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Archive for July, 2021

[Step by Step] Postman tool with Microsoft Dataverse Web API

July 21, 2021 3 comments

Couple of years ago, I’ve blogged Postman tool using Dynamics 365 online. In this article, lets go through the steps to connect Postman tool with Dataverse Web API.

While most of the steps are unchanged, there is a simplified way now to connect to Dataverse Web API with out the need of registering App in Azure AD. Lets get started.

Pre-requisites:

  • Power Apps Environment (Subscribe to 30 days trial, if you have not one).
  • Postman Desktop App. (Download here)
    • Note: These steps will not work with Postman web version.

Get Dataverse Environment URL:

  • Connect to Power Apps portal.
  • Select the ‘Environment’ you wish to connect from Postman tool.
  • Click on ‘Settings -> Advanced Settings’
  • Copy the URL up to the ‘dynamics.com/’ from the new window as shown below.
  • Add ‘.api’ before ‘.crm.dynamics.com’ to the URL.
  • Copy and Save this URL, which would be used in next steps.

Set up Postman Environment:

We would need ‘Workspace’ and ‘Environment’ to get started with Postman.

  • Open the Postman tool and create a new ‘Workspace’ if not having already.
  • Click on create a new ‘Environment’.
  • In the ‘Add Environment’ screen, we need to add Variables related to ‘Dataverse’ which helps Postman to connect Dataverse Web API.
  • Following 6 variables need to be configured.
Variable reference diagram
  • Lets add the first Variable “url“. In the ‘INITIAL VALUE’ paste the Dataverse environment url copied in previous section.
  • Repeat the step for next 5 variables and looks as below. Click ‘Add’ to save the Postman ‘Environment’.

Authorize Postman to Dataverse Environment:

Now that we have Postman Environment ready with required variables. Lets authorize and connect the Postman to Dataverse Web API. For that we need to complete ‘Authorization‘ and generate a new ‘Access Token’.

  • Select to the new Postman ‘Environment’ created in previous section.
  • Create a new GET ‘Request’ and select {{webapiurl}} variable as url.
  • Click on ‘Authorization’ tab and select ‘TYPE’ as ‘OAuth 2.0’ and click on ‘Get New Access Token’.
  • Provide details as below in the ‘Get New Access Token’ screen and click ‘Request Token’.
  • In the next screen, provide the Office 365 credentials.
  • Post successful authentication, a new ‘Access Token’ gets generated as below. Click ‘Use Token’.
  • ‘Access Token’ expires every 1 hour and you would get “401 Unauthorized’ exception upon expiry.
  • Click on ‘Get New Access Token’ if the Token expires to get a new Access Token. From 2nd time, Token generates instantly without any further sign-in.

Connect Postman to Dataverse Web API and query:

As we completed ‘Authorization’ and got the ‘Access Token’, we are good to query Dataverse API.

  • Create a new GET ‘Request’ and select {{webapiurl}} variable as url.
  • In the ‘Authorization’ tab, select the ‘Access Token’ generated and click ‘Send’.
  • You should get the Response as below with 200 Status code.
  • Below is the sample to fetch Top 3 Account records.

🙂

Canvas Apps | Optimization | Quick way to find and clean unused variables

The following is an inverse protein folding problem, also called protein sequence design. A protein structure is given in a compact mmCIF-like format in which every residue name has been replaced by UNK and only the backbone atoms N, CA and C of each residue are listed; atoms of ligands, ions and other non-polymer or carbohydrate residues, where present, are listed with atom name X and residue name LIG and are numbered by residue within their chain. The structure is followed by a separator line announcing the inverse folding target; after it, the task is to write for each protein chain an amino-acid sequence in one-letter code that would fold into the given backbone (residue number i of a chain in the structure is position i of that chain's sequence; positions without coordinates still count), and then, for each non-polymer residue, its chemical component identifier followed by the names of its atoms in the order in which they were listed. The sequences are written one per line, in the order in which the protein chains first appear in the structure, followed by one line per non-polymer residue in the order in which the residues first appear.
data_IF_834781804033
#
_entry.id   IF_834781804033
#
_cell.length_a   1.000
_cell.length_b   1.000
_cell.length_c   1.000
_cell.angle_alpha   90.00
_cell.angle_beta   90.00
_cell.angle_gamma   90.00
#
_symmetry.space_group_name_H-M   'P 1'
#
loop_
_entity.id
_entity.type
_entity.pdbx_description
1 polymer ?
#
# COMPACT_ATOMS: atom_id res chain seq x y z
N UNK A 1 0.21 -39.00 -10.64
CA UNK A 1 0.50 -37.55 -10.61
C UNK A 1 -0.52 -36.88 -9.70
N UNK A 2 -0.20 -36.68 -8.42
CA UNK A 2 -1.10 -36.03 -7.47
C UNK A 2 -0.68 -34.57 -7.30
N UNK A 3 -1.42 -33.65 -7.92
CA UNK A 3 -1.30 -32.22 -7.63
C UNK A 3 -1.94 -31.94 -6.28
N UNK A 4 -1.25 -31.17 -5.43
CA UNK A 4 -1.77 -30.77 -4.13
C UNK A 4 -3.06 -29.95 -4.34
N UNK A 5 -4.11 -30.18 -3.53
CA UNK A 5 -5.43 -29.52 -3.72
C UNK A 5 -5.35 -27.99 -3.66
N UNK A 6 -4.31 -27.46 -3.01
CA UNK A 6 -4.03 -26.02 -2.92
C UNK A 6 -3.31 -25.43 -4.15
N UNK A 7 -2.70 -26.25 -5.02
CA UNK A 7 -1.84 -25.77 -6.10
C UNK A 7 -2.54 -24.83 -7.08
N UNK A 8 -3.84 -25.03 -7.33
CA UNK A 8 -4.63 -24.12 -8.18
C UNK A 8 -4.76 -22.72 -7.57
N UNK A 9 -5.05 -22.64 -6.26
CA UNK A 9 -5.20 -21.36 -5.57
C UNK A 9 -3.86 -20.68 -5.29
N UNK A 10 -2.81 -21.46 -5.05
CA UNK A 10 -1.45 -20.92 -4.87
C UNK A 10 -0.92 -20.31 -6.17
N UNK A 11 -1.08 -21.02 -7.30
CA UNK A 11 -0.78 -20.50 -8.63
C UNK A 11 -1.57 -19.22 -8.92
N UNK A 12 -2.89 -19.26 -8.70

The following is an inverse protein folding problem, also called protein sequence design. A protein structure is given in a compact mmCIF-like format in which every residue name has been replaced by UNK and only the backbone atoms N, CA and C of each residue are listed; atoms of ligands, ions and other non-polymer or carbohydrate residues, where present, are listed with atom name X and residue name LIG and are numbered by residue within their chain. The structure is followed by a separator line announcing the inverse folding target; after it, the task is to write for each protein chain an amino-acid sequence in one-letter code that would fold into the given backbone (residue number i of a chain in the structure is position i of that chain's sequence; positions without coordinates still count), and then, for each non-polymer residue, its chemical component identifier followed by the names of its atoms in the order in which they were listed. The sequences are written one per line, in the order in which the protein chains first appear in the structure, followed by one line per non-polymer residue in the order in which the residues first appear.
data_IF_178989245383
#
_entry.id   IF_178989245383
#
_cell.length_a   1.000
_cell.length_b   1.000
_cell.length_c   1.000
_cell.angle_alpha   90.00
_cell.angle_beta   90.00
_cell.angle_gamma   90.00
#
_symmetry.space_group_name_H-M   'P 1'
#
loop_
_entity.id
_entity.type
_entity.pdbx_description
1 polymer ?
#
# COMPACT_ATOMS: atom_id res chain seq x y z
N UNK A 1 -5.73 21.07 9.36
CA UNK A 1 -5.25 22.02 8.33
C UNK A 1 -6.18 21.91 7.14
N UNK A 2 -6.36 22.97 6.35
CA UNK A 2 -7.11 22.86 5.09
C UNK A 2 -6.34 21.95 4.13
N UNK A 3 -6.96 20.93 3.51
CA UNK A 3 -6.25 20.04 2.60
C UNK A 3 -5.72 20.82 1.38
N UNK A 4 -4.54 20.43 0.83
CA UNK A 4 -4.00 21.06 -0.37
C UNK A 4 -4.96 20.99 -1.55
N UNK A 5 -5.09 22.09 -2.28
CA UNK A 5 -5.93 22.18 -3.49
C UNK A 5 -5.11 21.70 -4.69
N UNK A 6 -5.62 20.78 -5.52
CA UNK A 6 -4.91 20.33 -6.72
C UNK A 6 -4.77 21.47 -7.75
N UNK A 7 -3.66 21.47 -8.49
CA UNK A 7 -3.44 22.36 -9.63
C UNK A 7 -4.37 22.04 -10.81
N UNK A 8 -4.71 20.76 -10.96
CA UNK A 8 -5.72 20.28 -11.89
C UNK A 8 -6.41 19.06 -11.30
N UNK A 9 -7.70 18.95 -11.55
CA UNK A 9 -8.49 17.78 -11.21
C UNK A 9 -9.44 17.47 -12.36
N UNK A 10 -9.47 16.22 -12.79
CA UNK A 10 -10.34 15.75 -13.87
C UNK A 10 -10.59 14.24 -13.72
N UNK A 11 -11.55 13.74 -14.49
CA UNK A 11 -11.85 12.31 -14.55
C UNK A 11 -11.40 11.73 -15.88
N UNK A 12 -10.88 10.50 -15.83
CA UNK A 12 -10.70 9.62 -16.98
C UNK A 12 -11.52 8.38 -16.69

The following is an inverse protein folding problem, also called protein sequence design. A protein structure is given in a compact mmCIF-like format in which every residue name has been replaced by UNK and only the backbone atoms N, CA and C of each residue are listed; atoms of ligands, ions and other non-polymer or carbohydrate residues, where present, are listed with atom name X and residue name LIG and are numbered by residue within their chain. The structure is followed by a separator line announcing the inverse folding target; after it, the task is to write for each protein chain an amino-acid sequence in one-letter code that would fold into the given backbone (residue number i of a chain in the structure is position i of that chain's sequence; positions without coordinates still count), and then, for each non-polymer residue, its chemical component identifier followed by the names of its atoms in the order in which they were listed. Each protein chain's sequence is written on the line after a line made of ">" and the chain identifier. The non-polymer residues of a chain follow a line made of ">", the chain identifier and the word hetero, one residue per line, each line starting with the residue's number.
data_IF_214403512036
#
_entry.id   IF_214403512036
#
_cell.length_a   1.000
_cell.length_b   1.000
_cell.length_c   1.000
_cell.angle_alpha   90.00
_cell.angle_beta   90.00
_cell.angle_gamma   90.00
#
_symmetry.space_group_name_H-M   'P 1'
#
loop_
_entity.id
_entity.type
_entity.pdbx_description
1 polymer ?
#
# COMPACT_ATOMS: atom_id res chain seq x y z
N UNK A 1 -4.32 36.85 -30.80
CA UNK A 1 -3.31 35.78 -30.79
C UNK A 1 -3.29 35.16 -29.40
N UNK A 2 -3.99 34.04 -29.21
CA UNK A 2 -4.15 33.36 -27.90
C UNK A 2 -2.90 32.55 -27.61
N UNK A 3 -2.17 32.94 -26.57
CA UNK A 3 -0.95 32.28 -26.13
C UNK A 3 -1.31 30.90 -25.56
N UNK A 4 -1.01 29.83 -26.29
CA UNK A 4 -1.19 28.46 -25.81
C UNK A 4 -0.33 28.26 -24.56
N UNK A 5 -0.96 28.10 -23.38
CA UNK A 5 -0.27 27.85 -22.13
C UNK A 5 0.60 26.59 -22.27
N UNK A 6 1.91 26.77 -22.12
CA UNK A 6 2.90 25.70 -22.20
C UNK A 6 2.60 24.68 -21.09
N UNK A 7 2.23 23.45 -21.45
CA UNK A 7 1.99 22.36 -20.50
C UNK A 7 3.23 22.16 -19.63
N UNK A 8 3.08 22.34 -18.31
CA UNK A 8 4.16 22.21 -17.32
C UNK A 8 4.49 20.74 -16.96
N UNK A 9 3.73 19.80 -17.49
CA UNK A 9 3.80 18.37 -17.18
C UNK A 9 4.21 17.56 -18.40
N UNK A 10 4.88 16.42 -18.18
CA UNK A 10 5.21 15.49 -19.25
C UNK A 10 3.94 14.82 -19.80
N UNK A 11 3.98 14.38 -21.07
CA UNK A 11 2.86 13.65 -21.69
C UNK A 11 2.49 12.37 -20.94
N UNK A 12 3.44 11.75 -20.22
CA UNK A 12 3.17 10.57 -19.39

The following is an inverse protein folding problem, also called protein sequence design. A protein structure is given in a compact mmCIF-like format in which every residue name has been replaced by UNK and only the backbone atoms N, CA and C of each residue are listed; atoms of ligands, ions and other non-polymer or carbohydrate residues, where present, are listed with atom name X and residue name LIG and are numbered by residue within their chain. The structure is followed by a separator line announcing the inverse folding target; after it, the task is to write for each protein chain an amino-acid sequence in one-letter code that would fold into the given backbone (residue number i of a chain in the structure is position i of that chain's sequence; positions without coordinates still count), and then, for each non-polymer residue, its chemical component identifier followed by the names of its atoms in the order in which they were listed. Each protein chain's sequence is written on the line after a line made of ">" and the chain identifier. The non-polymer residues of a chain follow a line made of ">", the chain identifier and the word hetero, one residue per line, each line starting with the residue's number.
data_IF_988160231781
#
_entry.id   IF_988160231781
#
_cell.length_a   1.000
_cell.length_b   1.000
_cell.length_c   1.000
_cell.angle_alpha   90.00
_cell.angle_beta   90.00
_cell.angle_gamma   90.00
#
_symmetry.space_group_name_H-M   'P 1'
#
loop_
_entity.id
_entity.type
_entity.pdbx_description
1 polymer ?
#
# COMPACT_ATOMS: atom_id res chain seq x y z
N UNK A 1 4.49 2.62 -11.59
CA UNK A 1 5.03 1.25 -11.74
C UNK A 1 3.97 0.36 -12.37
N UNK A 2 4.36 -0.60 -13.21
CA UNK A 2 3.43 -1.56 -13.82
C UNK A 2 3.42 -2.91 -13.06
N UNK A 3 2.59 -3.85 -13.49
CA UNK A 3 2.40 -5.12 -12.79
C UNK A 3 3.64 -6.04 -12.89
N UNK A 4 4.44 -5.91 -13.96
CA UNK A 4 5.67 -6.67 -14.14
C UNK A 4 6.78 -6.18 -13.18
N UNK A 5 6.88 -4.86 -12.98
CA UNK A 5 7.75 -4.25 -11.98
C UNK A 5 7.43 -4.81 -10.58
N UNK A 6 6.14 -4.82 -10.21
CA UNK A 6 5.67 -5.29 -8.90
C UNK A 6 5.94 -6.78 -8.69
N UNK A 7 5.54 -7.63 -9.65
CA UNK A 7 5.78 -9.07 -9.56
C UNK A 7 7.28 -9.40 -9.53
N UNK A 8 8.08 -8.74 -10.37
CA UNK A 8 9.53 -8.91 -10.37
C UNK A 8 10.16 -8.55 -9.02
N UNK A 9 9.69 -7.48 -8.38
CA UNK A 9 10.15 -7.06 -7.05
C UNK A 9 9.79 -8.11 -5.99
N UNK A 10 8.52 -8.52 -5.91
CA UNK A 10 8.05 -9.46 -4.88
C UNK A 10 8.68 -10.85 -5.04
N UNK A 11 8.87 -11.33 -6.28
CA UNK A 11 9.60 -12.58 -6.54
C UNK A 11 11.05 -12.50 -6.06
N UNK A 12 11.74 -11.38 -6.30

Many a times, in Canvas Apps we would have declared variables but no longer used them. In a complex App with substantial screens, its tedious to identify and clean up the unused variables.

In this article, lets learn how to identify unused variables and clean up. If you are unversed with ‘Variables’, refer this article.

On a high level, Set() is used to define Global variable and UpdateContext() or Navigate() are used to define Context variable (i.e., Scope limited to a screen).

To understand unused variables and clean better, I’ve built a simple Canvas App using below steps.

  • Create a new Canvas App from Power Apps portal.
  • On App ‘OnStart’ event, declared 4 Global variables using Set().
  • Add a new Screen with 3 buttons. As buttons Text, used the one of the global variables(i.e.,btnLabel1) declared in App ‘OnStart’. Repeated the same for other 2 buttons.
  • To understand Context variables, on “btn1’s” OnSelect declared 2 context variables using UpdateContext().
  • Now that we got both Global and Context variables, lets understand about variables in-depth.
  • Go to File -> Variables, you will find 2 tabs ‘Global’ and ‘Screen1’ (this is for Screen1 Context variables).
  • Now click on one of the Variables, and you will find 3 tabs:
    • Definitions : Statement where this variable was declared. In our case its App ‘OnStart’.
    • Uses : Where this Variable used.
    • Indirect uses :  Any control indirectly refers the variable. Lets see this in detail in next step.

  • Click on ‘Uses‘, you will find where ‘btnLabel3’ directly referred (i.e., Text of button 3).
  • To understand ‘Indirect uses‘, lets add a new Label and set the Text as “This is indirect label of a Button : ” & btn3.Text“.
  • In the above statement, ‘Button 3’ text was ‘Directly’ set to ‘btnLabel3’ variable, here new Label’s text was set to ‘Button 3’ text, which indirectly referring ‘btnLabel3’ variable.
  • Now, click on ‘Indirect uses‘ of “btnLabel3” variable and you would see the new Label’s text statement.
  • Coming back to the crux of this article, to identify a Unused variable, click on Variable and go to ‘Uses‘ tab. If its blank, you can navigate to the declaration statement from ‘Uses‘ and remove the statement.

🙂

Categories: CRM, PowerApps Tags: ,